The Supreme Court voted 7-2 to strike down an Arizona law requiring documented proof of citizenship in order to vote, a politically motivated measure to make the electorate older and whiter.
The Supreme Court struck down an Arizona law that required proof of citizenship on top of a state ID in order to vote. PHOTO: Wikimedia Commons
The Supreme Court voted 7-2 to strike down an Arizona law requiring documented proof of citizenship in order to vote. The Court's rationale was simply that the Arizona law was trumped by a federal law, which only requires that a voter check a box stating that he or she is a citizen of the United States and face perjury charges should they lie.
The Arizona law that the Supreme Court struck down seems rational enough from a distance, but a blatant political move from one step closer. Based on 2010 data, Arizona has around 400,000 illegal immigrants, about 8% of its population. Shouldn't we check if the people voting in our elections are here legally? Yes. And we do. Because it takes more than checking a box to claim the legal right to vote. One must provide their name and address, and if someone is not a U.S. citizen, they won't be on the voter rolls. On top of that, Arizona requires that voters show I.D. to vote. To vote illegally in Arizona, one already has to steal or forge an I.D. of someone who is already on the voter rolls, and then get around any complications resulting from that (like the person one is impersonating voting as well).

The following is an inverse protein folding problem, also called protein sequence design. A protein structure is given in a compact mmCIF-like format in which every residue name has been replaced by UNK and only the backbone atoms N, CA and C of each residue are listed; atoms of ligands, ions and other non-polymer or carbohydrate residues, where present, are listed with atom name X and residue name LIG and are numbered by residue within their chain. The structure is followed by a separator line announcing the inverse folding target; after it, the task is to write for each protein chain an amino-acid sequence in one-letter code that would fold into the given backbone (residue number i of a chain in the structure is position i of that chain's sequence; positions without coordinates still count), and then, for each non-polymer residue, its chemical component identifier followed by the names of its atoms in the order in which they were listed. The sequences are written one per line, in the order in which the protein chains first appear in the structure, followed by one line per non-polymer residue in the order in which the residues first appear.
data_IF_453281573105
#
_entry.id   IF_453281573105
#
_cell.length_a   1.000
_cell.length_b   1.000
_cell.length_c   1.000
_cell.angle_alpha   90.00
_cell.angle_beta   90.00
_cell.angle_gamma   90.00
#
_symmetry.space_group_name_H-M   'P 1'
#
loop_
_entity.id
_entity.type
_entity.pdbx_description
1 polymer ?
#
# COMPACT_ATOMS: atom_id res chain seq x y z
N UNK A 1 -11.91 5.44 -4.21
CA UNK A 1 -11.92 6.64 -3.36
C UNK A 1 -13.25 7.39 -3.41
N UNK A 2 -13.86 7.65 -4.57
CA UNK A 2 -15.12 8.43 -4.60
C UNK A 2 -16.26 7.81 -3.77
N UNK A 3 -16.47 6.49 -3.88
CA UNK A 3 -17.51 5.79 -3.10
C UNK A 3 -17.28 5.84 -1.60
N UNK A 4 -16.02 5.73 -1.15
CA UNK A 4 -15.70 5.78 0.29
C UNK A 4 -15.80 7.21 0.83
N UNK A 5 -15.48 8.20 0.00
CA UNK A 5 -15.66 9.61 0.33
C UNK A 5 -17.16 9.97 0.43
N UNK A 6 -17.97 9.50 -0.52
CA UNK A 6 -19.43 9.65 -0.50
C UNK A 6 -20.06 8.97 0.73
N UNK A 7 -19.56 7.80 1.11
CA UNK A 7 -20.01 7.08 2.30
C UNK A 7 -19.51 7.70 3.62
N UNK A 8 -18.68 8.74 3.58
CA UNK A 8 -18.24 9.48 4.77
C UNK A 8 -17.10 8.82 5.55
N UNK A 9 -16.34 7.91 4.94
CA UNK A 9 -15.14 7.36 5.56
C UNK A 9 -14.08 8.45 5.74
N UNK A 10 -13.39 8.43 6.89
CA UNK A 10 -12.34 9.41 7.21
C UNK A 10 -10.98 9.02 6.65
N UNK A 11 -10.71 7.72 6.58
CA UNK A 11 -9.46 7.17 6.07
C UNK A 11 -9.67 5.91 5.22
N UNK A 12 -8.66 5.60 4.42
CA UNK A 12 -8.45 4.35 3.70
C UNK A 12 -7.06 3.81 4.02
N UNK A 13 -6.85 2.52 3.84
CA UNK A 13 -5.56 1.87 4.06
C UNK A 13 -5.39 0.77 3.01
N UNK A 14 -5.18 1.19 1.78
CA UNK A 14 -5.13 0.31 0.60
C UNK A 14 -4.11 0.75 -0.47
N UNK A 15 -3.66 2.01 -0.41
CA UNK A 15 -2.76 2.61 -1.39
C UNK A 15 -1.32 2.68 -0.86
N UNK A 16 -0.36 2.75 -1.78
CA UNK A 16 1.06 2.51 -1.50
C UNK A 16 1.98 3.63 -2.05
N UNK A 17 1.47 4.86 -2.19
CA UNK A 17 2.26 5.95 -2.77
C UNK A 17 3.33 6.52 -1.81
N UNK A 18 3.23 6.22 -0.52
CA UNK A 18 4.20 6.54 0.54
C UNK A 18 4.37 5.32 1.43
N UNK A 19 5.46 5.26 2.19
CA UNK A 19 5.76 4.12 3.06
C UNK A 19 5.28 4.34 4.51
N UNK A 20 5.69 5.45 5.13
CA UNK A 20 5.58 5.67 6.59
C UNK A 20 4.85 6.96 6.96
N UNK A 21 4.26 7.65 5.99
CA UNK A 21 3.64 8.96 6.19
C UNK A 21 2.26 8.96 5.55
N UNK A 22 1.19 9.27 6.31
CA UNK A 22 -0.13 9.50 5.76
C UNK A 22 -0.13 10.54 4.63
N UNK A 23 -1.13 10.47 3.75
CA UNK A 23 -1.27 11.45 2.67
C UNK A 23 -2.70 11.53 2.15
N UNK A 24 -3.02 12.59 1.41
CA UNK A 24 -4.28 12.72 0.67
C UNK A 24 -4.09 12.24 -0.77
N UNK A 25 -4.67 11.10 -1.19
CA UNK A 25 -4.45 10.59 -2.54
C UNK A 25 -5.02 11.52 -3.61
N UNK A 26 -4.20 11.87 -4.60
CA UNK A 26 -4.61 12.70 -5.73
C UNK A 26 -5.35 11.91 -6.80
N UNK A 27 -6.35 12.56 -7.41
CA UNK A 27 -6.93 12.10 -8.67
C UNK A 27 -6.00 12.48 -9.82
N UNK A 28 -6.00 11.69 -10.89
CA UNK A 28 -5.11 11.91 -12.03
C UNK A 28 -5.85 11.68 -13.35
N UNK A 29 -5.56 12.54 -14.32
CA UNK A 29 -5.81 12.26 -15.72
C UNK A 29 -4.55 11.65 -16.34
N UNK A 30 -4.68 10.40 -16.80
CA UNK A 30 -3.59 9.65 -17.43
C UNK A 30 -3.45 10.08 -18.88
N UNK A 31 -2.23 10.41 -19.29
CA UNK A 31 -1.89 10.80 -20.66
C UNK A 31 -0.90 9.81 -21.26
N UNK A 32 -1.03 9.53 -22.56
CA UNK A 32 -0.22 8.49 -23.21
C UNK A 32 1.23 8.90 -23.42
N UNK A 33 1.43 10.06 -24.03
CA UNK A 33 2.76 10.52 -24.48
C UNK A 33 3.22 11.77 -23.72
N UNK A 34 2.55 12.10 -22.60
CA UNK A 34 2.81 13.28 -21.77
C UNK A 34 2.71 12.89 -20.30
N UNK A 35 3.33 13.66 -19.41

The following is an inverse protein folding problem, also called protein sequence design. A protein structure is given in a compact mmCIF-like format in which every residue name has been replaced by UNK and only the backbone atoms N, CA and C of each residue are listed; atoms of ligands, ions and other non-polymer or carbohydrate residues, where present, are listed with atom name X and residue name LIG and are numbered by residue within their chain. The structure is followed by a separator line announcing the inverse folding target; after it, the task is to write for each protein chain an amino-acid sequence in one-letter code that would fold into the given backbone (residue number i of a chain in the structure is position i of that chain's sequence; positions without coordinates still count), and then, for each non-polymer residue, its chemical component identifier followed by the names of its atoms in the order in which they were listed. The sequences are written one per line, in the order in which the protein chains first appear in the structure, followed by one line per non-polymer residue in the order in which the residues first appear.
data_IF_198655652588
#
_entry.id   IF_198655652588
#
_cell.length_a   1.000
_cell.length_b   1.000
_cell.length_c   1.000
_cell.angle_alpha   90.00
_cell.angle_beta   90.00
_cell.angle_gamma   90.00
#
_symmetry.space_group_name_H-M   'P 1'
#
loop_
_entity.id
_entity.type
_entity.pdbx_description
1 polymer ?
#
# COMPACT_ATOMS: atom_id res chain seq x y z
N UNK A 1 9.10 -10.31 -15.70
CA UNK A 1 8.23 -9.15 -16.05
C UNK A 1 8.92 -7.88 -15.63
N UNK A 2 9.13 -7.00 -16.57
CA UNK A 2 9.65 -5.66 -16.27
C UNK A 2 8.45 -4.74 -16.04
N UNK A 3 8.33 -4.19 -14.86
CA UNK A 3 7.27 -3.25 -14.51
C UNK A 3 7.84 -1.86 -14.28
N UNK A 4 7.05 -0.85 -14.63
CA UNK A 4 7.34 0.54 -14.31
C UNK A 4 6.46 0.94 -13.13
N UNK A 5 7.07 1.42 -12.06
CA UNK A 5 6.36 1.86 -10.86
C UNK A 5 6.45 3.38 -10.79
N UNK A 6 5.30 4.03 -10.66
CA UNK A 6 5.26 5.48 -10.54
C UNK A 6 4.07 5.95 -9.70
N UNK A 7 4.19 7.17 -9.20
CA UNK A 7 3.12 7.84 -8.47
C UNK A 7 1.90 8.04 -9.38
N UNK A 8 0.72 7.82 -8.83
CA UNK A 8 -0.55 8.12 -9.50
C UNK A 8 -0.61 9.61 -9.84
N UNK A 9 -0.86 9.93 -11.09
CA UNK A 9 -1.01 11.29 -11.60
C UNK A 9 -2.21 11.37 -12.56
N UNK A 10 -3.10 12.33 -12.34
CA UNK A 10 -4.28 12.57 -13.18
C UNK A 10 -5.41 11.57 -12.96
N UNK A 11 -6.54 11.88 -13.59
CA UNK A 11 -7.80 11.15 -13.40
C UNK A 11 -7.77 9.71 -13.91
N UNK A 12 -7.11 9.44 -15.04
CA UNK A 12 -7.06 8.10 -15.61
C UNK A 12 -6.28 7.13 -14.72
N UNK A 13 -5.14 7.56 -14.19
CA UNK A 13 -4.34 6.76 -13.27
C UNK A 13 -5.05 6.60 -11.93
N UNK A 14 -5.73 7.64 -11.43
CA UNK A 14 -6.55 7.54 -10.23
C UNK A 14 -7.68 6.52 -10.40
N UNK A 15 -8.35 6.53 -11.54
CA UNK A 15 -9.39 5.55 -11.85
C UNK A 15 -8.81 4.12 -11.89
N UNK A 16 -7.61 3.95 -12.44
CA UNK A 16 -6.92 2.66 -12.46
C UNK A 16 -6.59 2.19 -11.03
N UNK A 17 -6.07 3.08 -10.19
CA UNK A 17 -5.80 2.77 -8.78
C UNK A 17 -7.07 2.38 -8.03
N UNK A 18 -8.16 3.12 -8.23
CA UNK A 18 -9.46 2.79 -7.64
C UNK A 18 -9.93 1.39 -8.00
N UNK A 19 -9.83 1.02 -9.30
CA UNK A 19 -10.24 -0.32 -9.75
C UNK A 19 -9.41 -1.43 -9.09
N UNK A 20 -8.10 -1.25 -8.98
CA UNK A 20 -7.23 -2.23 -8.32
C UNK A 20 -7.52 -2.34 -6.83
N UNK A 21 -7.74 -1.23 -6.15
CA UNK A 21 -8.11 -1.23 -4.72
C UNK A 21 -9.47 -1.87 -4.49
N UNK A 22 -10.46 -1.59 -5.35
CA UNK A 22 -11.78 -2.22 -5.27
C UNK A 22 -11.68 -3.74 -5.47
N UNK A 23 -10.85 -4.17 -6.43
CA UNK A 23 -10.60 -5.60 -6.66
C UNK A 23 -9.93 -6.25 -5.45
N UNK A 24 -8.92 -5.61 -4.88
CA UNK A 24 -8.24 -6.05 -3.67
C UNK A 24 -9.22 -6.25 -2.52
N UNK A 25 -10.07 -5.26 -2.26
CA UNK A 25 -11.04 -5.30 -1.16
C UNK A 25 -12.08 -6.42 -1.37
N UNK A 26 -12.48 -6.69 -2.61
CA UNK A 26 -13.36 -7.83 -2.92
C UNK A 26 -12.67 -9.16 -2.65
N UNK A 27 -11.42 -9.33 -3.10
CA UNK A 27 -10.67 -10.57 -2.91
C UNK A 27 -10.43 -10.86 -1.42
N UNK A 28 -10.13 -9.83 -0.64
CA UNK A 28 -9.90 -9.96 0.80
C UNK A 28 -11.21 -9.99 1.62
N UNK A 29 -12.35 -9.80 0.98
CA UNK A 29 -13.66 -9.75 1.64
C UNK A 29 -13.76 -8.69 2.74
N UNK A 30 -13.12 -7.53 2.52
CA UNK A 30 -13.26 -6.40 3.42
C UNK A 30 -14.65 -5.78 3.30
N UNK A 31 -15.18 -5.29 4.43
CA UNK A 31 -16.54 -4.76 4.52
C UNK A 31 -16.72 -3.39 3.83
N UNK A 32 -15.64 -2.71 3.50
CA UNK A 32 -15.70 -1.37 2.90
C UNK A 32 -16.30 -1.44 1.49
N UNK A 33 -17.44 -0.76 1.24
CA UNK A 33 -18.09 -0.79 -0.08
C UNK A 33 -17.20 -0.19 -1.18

No, it is not illegal immigrants that Arizona can legitimately worry about here, but the growing Hispanic population, which can legally vote, but statistically has less documentation. By increasing the burden to vote to include not just an ID but also proof of citizenship, Arizona would make their electorate older, whiter and more Republican. The current state legislature is controlled by Republicans, but as Arizona becomes more Latino, the state has flirted with going blue.
The Supreme Court doesn't necessarily care about all of that. This case, however, was very straightforward: the Arizona law was in conflict with federal law, and federal law trumps state law. Many Republican states have sought to make voting harder, and they can continue to do so, they just can't violate federal law in the process.